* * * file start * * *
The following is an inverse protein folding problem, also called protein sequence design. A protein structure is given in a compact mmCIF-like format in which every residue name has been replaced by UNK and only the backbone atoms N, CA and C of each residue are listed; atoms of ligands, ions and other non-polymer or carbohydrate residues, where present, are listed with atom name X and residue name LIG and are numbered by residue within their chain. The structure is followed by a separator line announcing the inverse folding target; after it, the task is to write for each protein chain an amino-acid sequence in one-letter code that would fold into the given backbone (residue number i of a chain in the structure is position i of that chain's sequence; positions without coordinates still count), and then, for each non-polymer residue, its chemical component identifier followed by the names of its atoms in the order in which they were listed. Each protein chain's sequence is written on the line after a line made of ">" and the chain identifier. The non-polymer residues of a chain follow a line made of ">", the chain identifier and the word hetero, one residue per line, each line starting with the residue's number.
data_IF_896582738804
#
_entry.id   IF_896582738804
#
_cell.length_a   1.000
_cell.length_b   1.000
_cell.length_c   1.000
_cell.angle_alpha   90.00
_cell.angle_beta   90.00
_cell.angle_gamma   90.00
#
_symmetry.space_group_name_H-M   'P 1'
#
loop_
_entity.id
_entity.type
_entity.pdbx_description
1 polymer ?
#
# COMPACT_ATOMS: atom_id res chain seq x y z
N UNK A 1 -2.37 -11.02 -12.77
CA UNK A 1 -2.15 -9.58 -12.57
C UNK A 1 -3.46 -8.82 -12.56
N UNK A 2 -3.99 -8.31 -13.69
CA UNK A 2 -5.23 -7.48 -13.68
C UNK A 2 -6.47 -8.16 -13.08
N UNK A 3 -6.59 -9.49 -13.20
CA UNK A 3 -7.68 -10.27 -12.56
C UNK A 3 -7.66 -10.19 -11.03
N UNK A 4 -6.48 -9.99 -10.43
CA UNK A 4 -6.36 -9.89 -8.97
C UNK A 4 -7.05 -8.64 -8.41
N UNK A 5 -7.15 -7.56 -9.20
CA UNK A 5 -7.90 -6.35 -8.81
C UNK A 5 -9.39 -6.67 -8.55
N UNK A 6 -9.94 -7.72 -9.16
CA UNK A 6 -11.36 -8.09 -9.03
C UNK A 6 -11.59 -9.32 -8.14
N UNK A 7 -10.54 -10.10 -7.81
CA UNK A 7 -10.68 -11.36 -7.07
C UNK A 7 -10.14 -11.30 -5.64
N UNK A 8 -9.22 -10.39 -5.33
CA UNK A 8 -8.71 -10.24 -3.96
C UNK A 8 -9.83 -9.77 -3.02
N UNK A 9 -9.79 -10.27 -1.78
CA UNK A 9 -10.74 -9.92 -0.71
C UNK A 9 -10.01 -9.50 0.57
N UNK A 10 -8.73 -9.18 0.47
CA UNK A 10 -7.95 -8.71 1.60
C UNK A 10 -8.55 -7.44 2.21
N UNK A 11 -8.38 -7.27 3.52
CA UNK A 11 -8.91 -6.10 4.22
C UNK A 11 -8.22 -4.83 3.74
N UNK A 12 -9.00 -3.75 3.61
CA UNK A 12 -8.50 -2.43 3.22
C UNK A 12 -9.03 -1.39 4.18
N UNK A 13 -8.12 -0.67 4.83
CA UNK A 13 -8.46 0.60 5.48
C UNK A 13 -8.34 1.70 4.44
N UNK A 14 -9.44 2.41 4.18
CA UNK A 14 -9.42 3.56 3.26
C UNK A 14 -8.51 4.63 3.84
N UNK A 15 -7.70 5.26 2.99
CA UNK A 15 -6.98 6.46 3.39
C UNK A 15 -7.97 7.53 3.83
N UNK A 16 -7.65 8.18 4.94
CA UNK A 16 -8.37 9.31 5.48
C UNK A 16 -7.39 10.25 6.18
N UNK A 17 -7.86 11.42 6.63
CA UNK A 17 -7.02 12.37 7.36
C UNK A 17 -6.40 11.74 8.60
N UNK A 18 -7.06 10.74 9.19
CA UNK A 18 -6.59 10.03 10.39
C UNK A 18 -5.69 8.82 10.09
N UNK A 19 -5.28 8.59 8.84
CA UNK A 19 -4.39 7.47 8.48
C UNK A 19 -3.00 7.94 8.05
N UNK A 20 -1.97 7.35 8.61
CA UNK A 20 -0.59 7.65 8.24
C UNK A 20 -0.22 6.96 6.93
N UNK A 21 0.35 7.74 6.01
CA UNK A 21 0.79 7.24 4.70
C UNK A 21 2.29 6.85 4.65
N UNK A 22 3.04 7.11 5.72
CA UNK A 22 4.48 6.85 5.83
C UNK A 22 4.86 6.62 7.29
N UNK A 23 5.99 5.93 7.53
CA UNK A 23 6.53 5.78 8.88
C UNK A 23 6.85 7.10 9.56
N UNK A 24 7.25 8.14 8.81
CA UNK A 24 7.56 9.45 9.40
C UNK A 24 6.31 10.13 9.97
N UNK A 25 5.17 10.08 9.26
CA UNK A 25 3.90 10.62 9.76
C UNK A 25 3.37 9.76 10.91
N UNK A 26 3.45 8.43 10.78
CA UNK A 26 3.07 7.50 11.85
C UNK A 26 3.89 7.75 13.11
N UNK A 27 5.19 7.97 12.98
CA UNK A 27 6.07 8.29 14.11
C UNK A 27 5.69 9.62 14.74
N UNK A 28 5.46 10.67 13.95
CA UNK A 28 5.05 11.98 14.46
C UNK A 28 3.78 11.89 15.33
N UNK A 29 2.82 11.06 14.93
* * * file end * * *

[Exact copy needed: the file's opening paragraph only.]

The following is an inverse protein folding problem, also called protein sequence design. A protein structure is given in a compact mmCIF-like format in which every residue name has been replaced by UNK and only the backbone atoms N, CA and C of each residue are listed; atoms of ligands, ions and other non-polymer or carbohydrate residues, where present, are listed with atom name X and residue name LIG and are numbered by residue within their chain. The structure is followed by a separator line announcing the inverse folding target; after it, the task is to write for each protein chain an amino-acid sequence in one-letter code that would fold into the given backbone (residue number i of a chain in the structure is position i of that chain's sequence; positions without coordinates still count), and then, for each non-polymer residue, its chemical component identifier followed by the names of its atoms in the order in which they were listed. Each protein chain's sequence is written on the line after a line made of ">" and the chain identifier. The non-polymer residues of a chain follow a line made of ">", the chain identifier and the word hetero, one residue per line, each line starting with the residue's number.